Question about Refrigerators
Ice build up in bottom freezer compartment
Posted by Anonymous on
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Posted on Jan 02, 2017
remove back panel inside freezer. you will see drain tray at bottom with a drain hole in the middle - this is blocked usually with ice. melt off with a hairdryer and follow up with hot water till water flows away freely
Posted on Sep 25, 2008
SOURCE: MY MAYTAG REFRIGERATOR
remove back panel inside freezer and there is a tray at the bottom with a drain hole in the middle. this is blocked with ice. melt off with a hairdryer and follow up with hot water till it flows waay freely
Posted on Oct 02, 2008
During the defrost cycle heaters in the wall of the freezer are turned on to melt the frost build up. This melted frost "water" is supposed to run out a drain in the bottom of the freezer and collect in a pan under the refrigerator/freezer where it will eventually evaporate. If this drain is blocked it will cause a lot of water to collect in the bottom of the freezer and that water will eventually turn back into ice. I recommend defrosting the freezer manually, removing all the ice/water buildup in the bottom, and trying to unplug the drain line to the pan underneath. Also check the seal on the freezer door. If it's not sealing well it could be letting a lot of moisture enter the freezer which would lead to more frost buildup and more water during the defrost cycle.
Posted on May 22, 2009
Your evaporator coils frost up in normal use
and every eight hours or so the entire unit shuts down and the defrost heater
comes on to melt the frost. This cycle last about 20 minutes. The melted frost
drips into a drain pan and through a drain tube to the drain tray under the
freezer/refrigerator where it's evaporated by the condenser fan.
If the ice is on the floor of the freezer
Your drain tube may be stopped up with ice at the upper end because it drains too slow because it's stopped up at the lower end in the evaporator pan under the unit at the floor. It can get dust and mold in it. Once you get the ice out at the top a little pressure with a turkey baster will usually clear it out. Flushing it out with hot water and clorox may help.
Make sure it drains quick enough to prevent refreezing. . The drain should be located below the evaporator coils on the lower back of the freezer.
If the ice is on the back of the freezer
The evaporator coil behind the cover on the back wall inside the freezer will ice up under normal conditions. Every 8 to 10 hours for around 20 minutes the defrost timer (or in most newer models the electronic adaptive defrost control) will turn the defrost heater on to melt the built up ice. There is a defrost thermostat which prevents the heater from overheating the freezer by breaking the heater circuit when the temp reaches close to 32 degrees F. The entire cooling system shuts off during the defrost cycle and starts back when the timer advances through the cycle.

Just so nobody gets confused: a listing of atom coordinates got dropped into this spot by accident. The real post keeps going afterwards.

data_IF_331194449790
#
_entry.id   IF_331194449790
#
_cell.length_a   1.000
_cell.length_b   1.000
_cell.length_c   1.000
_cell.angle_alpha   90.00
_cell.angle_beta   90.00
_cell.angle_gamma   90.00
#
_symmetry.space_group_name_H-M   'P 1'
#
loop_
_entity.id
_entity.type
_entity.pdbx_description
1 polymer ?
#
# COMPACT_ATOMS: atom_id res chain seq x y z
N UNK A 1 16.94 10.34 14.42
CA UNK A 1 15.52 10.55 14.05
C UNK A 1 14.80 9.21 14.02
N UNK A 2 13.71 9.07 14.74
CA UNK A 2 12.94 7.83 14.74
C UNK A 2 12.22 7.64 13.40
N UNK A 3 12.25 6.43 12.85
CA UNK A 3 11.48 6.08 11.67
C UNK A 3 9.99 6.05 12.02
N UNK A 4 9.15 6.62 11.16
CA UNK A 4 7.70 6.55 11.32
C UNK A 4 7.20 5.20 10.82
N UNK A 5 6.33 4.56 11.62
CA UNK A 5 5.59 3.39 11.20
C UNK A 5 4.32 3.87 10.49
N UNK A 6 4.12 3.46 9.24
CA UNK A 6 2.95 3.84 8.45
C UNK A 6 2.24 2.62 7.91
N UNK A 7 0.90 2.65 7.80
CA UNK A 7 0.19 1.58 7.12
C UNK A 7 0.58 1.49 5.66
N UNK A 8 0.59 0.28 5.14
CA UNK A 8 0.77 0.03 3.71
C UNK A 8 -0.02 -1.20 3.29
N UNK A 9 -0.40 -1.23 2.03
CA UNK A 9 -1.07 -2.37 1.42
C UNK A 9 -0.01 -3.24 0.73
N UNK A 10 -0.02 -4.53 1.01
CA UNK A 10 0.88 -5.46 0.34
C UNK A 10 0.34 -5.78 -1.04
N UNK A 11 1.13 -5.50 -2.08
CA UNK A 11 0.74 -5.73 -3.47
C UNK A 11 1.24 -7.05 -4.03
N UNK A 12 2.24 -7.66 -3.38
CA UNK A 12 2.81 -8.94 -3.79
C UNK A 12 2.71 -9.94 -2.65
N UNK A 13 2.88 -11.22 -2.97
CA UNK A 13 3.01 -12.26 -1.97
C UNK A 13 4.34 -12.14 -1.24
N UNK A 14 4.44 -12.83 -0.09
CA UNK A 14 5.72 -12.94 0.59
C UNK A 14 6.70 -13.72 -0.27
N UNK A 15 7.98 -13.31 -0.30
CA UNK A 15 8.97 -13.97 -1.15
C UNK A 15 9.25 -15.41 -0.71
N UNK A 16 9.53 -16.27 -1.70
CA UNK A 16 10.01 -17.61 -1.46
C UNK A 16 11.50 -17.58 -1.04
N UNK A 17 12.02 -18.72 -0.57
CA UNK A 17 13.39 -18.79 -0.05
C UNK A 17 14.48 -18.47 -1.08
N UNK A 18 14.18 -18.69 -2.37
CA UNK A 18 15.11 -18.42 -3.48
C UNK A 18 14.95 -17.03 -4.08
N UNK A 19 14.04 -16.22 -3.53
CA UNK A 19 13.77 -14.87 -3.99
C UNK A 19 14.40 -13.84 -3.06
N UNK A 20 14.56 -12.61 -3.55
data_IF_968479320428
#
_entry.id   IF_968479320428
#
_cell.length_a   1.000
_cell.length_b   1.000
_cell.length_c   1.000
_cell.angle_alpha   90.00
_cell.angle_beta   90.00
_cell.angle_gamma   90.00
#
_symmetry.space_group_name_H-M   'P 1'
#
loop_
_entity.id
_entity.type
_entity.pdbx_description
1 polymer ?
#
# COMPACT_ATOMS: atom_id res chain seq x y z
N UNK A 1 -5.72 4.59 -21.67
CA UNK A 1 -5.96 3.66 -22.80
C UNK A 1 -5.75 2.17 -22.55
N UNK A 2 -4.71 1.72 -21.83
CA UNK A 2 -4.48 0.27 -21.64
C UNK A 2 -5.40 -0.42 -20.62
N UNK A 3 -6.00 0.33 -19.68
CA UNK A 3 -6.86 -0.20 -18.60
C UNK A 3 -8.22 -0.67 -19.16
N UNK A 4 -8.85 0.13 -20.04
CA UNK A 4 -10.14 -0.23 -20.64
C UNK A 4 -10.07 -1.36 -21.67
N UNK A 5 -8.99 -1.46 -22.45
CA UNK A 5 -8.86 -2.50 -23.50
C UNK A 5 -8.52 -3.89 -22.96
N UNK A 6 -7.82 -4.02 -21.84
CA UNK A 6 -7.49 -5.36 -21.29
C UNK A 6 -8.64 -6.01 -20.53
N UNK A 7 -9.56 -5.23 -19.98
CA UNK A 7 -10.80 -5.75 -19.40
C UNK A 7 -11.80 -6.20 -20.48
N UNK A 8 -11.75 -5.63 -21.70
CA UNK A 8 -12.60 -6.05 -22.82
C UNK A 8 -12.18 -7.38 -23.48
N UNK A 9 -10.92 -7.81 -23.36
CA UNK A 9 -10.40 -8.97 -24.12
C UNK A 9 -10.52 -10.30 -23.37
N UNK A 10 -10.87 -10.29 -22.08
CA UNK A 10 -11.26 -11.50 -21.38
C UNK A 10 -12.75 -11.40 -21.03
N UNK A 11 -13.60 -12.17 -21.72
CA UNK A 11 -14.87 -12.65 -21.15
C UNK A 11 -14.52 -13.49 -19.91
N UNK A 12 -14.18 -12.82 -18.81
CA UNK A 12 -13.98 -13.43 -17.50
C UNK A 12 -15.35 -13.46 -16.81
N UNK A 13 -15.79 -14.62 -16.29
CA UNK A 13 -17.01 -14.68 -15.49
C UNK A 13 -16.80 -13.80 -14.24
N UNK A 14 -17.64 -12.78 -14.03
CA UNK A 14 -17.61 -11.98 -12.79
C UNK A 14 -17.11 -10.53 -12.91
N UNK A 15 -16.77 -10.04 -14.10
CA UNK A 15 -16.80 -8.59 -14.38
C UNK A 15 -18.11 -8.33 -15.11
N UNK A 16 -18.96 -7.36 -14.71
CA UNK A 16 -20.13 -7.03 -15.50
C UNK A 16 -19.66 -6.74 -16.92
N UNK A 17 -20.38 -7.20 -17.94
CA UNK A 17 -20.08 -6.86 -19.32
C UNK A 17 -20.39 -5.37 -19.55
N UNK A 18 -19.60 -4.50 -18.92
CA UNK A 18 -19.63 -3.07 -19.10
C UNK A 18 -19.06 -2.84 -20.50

If this ice is not melted it will continue to build up until the air can’t flow over the coil to circulate the cold air through the freezer and into the fridge. The temperature change in the fridge is usually noticed first followed by the freezer.
If the defrost thermostat is bad it can prevent the heater from coming on OR it won’t turn the heater off when it gets too warm. It is clamped to the evaporator coil at the top to sense the temp. If it appears to be misshapen it is bad.
With an ohm meter it should show continuity when cold and none when warm.
You can also bypass the thermostat to see if the heater comes on then. If it does then you know the thermostat is bad and needs replaced.
The defrost heater is located on the evaporator. It is in a tube which is at the bottom and can also go up the sides of the evaporator. On some types you can see a burnt spot if it’s bad. With an ohm meter it should show continuity from end to end when disconnected from the wiring in the freezer. You can also test the wiring for voltage when it’s in the defrost mode.
If you have a defrost timer you can test it. It can be located under the fridge behind the kick panel on the front. Some are in the fridge with the controls at the top. You can turn the defrost timer till it clicks and everything shuts down. The heater should now come on. If it does, replace the timer because that means the timer is not running. If it doesn't, check the heater and defrost thermostat. Turn the timer again till everything starts back up to end the defrost cycle.
If you have an adaptive defrost control instead of a timer, replace it if the heater and thermostat test good. It is located in the fridge with the controls in some models and on the back in others.
Posted on Oct 13, 2009
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